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Making negotiated land reform work : initial experience from Brazil, Colombia, and South Africa

Author

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  • Deininger, Klaus

Abstract

The author describes a new type of negotiated land reform that relies on voluntary land transfers negotiated between buyers and sellers, with the government's role restricted to establishing the necessary framework for negotiation and making a land purchase grant available to eligible beneficiaries. This approach has emerged-following the end of the Cold War and broad macroeconomic adjustment--as many countries face a second generation of reforms to address deep-rooted structural problems and provide a basis for sustainable economic growth and poverty reduction. The author describes initial experiences in Brazil, Colombia, and South Africa. It is too soon to know whether negotiated land reform can rise to the challenges administrative land reform failed to solve but the data so far suggests that: 1) Negotiated land reform can succeed only if measures are taken to make the market for land sales and rentals more fluid transparent. 2) Productive projects are likely to be the key to market-assisted land reform. The potential for project productivity establishes an upper bound on the price to be paid and a basis for financial intermediaries to evaluate the project. It also requires beneficiaries to familiarize themselves with the realities they're likely to confront as independent farmers and the limits to how much land reform can help them achieve their goals. 3) The only way to effectively coordinate the entities involved in the process is through decentralized, demand-driven implementation. 4) The long-run success of land reform depends on getting the private sector involved and using the land purchase grant to"crowd in"private money.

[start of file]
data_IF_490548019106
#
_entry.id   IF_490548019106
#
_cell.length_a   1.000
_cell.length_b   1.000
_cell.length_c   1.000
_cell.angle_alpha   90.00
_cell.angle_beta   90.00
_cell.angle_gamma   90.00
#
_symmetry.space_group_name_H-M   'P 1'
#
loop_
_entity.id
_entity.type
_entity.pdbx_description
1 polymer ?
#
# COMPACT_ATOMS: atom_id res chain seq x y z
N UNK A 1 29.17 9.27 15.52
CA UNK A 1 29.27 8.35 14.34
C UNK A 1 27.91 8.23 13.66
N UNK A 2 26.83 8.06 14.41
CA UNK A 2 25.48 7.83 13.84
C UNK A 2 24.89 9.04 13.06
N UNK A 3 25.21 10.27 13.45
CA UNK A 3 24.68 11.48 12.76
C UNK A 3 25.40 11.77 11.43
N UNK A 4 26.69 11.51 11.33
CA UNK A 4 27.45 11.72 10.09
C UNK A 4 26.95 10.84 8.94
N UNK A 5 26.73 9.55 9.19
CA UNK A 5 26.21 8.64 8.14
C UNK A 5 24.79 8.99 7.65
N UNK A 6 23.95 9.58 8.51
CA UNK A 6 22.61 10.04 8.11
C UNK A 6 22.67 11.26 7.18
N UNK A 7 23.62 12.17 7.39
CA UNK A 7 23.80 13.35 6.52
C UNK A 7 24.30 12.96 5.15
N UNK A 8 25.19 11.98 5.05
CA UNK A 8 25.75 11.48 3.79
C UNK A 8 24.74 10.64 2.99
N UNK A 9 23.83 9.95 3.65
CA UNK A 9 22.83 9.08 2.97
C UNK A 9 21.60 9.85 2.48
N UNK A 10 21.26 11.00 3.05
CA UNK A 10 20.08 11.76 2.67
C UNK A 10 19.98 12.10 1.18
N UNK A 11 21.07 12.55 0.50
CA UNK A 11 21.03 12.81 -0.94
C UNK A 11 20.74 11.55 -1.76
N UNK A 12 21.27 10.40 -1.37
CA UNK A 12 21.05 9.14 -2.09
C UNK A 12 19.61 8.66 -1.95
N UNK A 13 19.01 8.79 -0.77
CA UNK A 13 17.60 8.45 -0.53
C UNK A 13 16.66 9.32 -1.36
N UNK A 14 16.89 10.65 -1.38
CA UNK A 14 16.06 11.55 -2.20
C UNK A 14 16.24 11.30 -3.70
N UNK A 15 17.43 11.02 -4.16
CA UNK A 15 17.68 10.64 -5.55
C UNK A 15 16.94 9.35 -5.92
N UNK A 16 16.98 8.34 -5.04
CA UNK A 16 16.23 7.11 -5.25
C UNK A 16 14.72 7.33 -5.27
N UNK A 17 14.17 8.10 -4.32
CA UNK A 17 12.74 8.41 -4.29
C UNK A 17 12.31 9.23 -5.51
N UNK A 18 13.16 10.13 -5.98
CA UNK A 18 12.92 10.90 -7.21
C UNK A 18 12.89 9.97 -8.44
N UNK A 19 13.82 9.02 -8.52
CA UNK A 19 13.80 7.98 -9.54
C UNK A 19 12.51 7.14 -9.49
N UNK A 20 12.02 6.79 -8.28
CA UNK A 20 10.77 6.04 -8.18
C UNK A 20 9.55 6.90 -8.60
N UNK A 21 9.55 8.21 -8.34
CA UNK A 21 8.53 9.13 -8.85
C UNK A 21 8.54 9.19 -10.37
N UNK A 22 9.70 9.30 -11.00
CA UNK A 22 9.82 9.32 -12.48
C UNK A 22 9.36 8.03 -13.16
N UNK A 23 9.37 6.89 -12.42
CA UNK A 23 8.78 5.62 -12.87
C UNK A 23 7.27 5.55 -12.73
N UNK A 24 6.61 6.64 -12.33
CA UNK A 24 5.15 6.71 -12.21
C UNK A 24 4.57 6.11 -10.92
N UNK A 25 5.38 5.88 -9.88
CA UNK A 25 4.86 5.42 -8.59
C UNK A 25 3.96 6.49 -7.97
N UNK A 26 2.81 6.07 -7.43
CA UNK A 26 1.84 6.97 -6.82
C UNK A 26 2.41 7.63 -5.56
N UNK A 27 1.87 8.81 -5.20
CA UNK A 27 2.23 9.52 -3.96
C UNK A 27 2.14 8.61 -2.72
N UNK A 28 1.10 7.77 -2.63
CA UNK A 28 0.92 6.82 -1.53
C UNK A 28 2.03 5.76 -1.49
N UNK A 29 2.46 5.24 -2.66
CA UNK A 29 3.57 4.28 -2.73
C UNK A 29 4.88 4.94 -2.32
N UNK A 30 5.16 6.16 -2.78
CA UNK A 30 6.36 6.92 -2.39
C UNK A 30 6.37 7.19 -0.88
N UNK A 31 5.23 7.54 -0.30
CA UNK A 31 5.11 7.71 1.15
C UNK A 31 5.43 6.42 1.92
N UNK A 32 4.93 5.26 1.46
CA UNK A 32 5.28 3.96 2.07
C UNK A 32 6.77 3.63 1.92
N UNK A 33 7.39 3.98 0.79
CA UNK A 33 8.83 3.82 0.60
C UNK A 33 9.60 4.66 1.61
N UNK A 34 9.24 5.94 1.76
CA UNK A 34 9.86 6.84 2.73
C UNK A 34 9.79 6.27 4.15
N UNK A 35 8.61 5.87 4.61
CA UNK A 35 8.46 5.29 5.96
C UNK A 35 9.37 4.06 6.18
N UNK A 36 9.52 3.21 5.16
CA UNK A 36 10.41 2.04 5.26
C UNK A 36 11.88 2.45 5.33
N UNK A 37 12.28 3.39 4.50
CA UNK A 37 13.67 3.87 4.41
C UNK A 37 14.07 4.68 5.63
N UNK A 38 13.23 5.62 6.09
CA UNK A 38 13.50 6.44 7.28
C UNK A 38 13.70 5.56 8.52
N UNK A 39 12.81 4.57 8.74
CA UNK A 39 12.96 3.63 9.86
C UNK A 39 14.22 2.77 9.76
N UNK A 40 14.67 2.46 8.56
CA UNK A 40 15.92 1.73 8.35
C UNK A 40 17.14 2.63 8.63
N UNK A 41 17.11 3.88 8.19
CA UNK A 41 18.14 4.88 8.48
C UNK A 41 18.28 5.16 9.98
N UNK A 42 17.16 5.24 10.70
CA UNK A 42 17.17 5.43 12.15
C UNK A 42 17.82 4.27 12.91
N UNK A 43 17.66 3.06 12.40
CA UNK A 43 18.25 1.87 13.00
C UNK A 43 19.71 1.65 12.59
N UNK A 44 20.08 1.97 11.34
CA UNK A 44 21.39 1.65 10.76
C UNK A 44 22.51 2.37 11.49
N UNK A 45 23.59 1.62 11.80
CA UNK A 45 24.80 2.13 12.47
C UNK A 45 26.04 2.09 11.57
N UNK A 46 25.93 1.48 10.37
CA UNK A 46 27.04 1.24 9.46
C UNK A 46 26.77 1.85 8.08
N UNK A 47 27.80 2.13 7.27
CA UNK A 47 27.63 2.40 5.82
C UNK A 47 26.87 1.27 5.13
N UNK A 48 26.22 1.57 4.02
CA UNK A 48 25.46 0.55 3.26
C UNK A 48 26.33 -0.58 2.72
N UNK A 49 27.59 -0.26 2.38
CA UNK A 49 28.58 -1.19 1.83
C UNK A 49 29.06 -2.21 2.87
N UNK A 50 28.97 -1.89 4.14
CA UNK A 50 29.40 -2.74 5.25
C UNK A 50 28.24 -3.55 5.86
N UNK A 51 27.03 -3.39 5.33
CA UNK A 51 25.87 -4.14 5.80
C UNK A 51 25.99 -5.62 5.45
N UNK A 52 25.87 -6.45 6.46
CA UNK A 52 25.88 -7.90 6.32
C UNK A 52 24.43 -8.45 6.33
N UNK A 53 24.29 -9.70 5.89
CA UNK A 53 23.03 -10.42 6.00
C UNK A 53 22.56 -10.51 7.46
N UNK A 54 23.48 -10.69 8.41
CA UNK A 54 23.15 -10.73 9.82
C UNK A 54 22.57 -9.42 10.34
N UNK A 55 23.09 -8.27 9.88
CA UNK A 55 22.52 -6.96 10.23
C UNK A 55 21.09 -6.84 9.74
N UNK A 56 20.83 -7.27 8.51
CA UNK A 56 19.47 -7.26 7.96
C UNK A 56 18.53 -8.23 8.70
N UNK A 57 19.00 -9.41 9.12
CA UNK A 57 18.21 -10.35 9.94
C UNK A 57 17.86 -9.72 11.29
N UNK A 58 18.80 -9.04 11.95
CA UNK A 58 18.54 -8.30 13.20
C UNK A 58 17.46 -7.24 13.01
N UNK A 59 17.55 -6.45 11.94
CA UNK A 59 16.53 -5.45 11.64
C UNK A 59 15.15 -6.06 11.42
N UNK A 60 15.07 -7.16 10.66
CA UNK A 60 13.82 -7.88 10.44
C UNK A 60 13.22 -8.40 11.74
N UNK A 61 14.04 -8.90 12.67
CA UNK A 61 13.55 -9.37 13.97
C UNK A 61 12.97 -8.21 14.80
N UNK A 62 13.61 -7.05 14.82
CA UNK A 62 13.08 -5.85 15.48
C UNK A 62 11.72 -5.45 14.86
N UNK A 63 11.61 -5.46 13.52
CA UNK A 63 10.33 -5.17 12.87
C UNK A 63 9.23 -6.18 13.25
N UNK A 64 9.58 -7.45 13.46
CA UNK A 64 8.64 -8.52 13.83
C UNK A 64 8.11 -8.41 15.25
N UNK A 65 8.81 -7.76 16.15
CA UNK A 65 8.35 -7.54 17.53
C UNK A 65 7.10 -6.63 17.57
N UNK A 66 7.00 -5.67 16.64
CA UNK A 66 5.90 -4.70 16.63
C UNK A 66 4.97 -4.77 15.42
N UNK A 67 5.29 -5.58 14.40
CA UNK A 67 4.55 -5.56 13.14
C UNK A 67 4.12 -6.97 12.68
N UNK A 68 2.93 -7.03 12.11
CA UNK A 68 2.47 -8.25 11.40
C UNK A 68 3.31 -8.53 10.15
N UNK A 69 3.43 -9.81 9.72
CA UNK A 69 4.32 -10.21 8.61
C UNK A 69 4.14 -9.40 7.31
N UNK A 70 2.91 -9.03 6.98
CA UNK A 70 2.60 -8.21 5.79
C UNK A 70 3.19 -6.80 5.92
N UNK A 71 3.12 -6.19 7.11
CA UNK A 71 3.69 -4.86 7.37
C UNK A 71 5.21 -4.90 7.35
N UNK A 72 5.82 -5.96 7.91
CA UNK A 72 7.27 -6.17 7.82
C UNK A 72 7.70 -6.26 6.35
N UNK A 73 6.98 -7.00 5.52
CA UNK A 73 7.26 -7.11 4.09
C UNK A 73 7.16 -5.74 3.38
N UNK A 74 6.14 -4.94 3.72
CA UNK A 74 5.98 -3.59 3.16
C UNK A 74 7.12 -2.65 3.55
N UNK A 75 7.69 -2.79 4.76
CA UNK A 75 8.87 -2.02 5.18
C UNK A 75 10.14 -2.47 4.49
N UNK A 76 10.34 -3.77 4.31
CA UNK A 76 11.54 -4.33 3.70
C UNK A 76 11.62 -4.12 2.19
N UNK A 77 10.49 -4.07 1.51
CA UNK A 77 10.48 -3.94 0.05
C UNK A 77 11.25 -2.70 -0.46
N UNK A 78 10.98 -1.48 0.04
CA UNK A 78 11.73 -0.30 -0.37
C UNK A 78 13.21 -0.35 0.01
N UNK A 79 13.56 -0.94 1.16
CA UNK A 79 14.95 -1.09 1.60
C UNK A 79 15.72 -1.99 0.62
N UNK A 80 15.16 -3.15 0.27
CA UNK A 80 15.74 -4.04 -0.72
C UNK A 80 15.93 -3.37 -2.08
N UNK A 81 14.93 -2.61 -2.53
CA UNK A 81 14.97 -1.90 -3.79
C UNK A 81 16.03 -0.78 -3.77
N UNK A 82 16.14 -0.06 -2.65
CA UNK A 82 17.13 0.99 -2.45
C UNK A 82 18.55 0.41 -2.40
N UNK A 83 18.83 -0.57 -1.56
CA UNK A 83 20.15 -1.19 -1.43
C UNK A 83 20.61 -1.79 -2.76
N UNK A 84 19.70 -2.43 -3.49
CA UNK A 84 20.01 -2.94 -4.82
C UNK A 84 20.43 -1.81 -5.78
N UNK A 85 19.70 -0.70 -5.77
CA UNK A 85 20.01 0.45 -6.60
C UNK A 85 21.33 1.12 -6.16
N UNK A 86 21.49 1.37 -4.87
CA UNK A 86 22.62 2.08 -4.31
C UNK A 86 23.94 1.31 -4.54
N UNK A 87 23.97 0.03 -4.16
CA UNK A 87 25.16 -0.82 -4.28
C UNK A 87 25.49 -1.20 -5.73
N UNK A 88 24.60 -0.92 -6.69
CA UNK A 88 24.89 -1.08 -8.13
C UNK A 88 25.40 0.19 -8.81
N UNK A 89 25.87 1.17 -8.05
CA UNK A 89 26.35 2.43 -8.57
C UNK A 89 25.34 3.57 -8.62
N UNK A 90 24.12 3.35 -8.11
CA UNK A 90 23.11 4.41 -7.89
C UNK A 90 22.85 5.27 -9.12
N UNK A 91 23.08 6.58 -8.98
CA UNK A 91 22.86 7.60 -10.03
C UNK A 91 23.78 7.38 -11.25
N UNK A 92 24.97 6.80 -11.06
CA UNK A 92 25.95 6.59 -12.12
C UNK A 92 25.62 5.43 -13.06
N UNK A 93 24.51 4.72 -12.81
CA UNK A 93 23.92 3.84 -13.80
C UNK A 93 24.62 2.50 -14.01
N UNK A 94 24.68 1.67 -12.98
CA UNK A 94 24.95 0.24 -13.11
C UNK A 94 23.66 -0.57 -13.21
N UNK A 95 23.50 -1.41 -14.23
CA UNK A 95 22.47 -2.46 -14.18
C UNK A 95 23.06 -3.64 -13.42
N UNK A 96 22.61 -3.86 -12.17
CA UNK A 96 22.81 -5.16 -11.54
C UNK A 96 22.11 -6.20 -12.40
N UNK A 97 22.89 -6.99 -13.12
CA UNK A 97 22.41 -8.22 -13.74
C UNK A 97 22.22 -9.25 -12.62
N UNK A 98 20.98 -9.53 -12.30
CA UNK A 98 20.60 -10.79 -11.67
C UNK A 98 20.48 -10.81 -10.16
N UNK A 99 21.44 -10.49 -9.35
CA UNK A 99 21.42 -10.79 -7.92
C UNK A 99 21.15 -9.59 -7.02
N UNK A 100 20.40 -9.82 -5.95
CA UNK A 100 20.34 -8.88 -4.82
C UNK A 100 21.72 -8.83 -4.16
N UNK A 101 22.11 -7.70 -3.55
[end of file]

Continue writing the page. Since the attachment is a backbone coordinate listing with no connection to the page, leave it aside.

Suggested Citation

  • Deininger, Klaus, 1999. "Making negotiated land reform work : initial experience from Brazil, Colombia, and South Africa," Policy Research Working Paper Series 2040, The World Bank.
  • Handle: RePEc:wbk:wbrwps:2040
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    References listed on IDEAS

    as
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    Cited by:

    1. R Gaiha & K Imai & M A Nandhi, 2005. "Millennium Development Goal of Halving Poverty in Asia and the Pacific Region: Progress, Prospects and Priorities," The School of Economics Discussion Paper Series 0507, Economics, The University of Manchester.
    2. James Roumasset, 2010. "Wither the Economics of Agricultural Development?," Asian Journal of Agriculture and Development, Southeast Asian Regional Center for Graduate Study and Research in Agriculture (SEARCA), vol. 7(1), pages 1-22, June.
    3. Mendola, Mariapia & Simtowe, Franklin, 2015. "The Welfare Impact of Land Redistribution: Evidence from a Quasi-Experimental Initiative in Malawi," World Development, Elsevier, vol. 72(C), pages 53-69.
    4. Nomfundo Mabuza, Nosipho, 2016. "Socio-economic impact of land reform projects benefiting from the Recapitalisation and Development Programme in South Africa," Research Theses 243471, Collaborative Masters Program in Agricultural and Applied Economics.
    5. Fuwa, Nobuhiko, 2000. "Politics and Economics of Land Reform in the Philippines: a survey," MPRA Paper 23394, University Library of Munich, Germany.
    6. Johan Swinnen, & Kristine Van Herck & Liesbet Vranken, 2014. "The Diversity of Land Institutions in Europe," LICOS Discussion Papers 35514, LICOS - Centre for Institutions and Economic Performance, KU Leuven.
    7. World Bank, 2004. "Colombia : Land Policy in Transition," World Bank Other Operational Studies 14351, The World Bank.
    8. Johan van Zyl & Nick Vink & Johann Kirsten & Daneswan Poonyth, 2001. "South African agriculture in transition: the 1990s," Journal of International Development, John Wiley & Sons, Ltd., vol. 13(6), pages 725-739.
    9. Banco Mundial, 2004. "Colombia: Una Política De Tierras En Transición," DOCUMENTOS CEDE 002146, UNIVERSIDAD DE LOS ANDES-CEDE.
    10. Berry, R. Albert, 2003. "Policy response to poverty and inequality in the developing world," Revista CEPAL, Naciones Unidas Comisión Económica para América Latina y el Caribe (CEPAL), April.
    11. Keswell, Malcolm & Carter, Michael R., 2014. "Poverty and land redistribution," Journal of Development Economics, Elsevier, vol. 110(C), pages 250-261.
    12. repec:eee:wdevel:v:103:y:2018:i:c:p:255-267 is not listed on IDEAS

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